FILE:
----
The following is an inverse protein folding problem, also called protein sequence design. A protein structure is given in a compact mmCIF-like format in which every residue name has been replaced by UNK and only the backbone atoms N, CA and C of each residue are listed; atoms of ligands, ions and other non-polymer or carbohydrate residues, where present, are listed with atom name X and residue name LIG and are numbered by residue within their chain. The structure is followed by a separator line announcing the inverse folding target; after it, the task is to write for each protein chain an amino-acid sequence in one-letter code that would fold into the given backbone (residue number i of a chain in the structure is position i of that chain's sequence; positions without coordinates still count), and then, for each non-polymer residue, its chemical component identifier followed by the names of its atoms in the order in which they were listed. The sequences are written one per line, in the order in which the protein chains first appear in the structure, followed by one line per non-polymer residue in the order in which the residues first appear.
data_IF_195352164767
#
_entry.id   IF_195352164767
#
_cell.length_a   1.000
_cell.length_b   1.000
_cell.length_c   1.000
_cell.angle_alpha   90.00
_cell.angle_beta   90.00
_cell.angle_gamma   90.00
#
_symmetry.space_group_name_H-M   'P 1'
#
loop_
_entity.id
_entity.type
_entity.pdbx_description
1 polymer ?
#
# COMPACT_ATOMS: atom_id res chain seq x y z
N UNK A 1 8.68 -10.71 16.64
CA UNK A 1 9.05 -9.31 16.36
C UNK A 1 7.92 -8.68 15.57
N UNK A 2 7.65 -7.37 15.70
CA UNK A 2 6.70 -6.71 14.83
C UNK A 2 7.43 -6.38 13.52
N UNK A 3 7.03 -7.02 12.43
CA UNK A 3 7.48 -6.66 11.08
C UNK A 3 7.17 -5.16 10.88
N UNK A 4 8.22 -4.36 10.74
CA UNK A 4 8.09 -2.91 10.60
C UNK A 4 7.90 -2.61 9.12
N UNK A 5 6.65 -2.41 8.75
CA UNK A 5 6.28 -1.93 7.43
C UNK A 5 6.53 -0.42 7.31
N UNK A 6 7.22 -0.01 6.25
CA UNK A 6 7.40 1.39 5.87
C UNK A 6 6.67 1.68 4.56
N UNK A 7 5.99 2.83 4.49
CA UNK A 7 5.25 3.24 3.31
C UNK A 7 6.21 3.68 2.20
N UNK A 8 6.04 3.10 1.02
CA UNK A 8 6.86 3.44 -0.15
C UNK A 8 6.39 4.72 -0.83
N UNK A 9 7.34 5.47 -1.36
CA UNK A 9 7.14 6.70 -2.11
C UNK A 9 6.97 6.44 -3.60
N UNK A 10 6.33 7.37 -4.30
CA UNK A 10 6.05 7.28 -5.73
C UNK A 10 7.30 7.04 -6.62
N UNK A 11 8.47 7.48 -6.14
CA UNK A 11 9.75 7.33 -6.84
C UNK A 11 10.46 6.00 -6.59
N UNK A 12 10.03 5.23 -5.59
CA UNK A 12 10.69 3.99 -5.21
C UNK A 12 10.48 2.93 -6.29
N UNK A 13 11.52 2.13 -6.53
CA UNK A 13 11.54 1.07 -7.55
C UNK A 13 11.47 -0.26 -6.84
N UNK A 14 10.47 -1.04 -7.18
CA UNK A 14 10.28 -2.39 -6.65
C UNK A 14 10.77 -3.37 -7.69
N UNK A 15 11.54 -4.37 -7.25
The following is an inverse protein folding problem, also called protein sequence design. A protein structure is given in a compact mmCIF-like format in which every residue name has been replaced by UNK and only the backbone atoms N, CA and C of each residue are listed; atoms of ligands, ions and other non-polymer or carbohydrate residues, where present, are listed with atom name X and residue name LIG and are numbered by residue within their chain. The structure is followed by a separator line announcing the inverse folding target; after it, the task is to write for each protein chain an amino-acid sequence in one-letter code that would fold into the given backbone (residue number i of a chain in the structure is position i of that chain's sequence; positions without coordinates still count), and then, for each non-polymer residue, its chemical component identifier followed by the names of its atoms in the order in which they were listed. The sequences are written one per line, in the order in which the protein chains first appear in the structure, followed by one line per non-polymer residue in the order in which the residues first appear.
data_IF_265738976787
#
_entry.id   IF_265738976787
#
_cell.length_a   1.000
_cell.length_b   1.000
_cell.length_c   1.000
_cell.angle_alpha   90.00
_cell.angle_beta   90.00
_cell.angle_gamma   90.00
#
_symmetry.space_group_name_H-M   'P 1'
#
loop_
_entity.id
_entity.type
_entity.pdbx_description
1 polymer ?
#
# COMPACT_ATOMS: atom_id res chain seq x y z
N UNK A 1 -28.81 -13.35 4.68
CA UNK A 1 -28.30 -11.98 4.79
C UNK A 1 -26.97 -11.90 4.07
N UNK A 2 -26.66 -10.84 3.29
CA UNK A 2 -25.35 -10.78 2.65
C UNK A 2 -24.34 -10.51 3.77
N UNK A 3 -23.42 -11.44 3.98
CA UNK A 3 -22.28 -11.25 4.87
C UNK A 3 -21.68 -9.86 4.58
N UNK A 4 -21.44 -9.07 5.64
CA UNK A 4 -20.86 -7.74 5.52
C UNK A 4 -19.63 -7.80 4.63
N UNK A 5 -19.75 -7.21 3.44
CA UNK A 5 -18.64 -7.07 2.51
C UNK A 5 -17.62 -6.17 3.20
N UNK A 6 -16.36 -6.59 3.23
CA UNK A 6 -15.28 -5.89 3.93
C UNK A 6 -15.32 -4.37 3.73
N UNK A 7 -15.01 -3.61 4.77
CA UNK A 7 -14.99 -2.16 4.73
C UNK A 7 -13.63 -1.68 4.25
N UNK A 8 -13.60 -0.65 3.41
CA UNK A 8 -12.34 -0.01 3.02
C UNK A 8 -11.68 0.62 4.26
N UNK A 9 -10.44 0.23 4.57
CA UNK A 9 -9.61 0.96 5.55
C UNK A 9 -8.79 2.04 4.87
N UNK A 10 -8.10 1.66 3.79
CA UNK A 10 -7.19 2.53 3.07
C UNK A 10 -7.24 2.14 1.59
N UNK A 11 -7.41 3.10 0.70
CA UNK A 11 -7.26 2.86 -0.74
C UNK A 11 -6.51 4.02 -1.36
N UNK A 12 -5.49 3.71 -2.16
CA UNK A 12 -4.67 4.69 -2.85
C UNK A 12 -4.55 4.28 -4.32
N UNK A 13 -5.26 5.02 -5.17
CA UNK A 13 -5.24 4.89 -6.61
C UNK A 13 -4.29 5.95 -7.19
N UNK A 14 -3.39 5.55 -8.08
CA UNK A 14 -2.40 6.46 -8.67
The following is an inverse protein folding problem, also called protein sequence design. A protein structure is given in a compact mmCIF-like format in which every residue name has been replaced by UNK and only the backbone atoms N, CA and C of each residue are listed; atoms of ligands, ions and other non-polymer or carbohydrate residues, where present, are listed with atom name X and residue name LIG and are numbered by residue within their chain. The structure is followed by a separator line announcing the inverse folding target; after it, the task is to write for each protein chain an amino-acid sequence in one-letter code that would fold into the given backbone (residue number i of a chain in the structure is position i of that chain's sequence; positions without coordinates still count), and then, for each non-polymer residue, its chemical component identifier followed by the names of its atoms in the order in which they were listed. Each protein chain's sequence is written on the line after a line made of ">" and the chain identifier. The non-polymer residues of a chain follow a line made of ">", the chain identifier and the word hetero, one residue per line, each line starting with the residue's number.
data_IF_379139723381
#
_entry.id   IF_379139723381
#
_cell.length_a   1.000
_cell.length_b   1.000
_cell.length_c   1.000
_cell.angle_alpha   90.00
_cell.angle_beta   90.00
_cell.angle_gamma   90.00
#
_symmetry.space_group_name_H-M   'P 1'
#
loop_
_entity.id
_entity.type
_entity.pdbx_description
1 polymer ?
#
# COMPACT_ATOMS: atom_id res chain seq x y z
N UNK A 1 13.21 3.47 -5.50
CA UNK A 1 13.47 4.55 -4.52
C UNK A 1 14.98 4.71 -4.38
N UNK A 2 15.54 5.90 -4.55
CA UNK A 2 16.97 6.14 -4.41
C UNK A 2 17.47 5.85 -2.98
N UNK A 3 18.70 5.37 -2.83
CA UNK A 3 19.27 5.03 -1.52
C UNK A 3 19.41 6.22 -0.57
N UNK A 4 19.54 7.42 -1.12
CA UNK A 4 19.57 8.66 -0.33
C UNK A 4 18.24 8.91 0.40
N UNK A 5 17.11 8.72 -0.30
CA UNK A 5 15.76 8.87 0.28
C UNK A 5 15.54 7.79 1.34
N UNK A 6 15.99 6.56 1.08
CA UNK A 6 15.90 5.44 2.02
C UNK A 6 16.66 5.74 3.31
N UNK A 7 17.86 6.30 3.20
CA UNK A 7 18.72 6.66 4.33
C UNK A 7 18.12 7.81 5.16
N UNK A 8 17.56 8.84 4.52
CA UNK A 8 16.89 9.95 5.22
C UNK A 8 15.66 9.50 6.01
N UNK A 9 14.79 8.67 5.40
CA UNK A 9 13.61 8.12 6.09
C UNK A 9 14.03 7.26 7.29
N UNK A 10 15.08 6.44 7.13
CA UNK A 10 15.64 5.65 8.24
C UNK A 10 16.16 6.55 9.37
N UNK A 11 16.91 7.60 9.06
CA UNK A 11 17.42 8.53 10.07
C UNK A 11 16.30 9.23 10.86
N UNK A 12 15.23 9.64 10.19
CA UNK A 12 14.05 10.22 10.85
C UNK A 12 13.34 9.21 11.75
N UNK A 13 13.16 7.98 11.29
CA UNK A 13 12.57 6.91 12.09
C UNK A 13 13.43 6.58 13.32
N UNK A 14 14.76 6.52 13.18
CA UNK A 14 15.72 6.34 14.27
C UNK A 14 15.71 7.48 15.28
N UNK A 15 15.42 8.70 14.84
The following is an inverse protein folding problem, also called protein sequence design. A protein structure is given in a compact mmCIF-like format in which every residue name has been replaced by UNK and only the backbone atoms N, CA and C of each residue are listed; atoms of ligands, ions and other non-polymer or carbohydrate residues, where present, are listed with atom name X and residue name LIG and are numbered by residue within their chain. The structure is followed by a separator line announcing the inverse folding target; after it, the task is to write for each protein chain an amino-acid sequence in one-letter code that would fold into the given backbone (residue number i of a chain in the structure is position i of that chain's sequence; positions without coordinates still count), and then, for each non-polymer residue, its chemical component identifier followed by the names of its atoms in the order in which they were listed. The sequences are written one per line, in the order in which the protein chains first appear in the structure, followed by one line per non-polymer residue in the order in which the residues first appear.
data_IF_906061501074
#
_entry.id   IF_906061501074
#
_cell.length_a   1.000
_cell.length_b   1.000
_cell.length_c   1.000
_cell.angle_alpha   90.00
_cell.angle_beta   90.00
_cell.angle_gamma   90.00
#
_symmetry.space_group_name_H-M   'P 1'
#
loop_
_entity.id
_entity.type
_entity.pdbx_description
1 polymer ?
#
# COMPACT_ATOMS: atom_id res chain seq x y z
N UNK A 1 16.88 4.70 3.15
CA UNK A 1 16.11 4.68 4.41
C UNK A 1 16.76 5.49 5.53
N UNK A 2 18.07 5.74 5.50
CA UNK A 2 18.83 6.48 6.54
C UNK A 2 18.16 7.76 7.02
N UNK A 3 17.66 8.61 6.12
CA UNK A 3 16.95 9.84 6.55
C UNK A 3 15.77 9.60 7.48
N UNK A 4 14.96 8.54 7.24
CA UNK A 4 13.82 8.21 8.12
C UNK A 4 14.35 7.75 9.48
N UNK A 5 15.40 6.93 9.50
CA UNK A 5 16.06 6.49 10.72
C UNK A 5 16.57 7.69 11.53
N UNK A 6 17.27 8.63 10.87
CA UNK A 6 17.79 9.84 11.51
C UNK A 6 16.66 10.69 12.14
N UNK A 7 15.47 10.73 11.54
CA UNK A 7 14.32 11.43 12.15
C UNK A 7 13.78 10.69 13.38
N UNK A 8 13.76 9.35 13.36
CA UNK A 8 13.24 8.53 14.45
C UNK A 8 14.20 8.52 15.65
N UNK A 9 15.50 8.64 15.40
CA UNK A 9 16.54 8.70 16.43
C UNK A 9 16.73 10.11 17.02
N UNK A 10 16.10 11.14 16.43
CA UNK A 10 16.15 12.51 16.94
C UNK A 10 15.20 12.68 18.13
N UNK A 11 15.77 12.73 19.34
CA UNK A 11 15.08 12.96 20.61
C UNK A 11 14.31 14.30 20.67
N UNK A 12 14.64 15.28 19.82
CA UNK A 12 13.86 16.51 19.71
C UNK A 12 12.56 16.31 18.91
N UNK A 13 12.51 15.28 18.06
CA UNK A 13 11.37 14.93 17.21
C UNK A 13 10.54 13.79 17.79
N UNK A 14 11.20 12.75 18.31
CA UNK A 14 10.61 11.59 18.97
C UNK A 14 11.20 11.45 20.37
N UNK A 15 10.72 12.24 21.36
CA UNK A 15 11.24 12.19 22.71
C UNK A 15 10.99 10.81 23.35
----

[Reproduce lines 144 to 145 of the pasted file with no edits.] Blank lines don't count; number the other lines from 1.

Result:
_entity.pdbx_description
1 polymer ?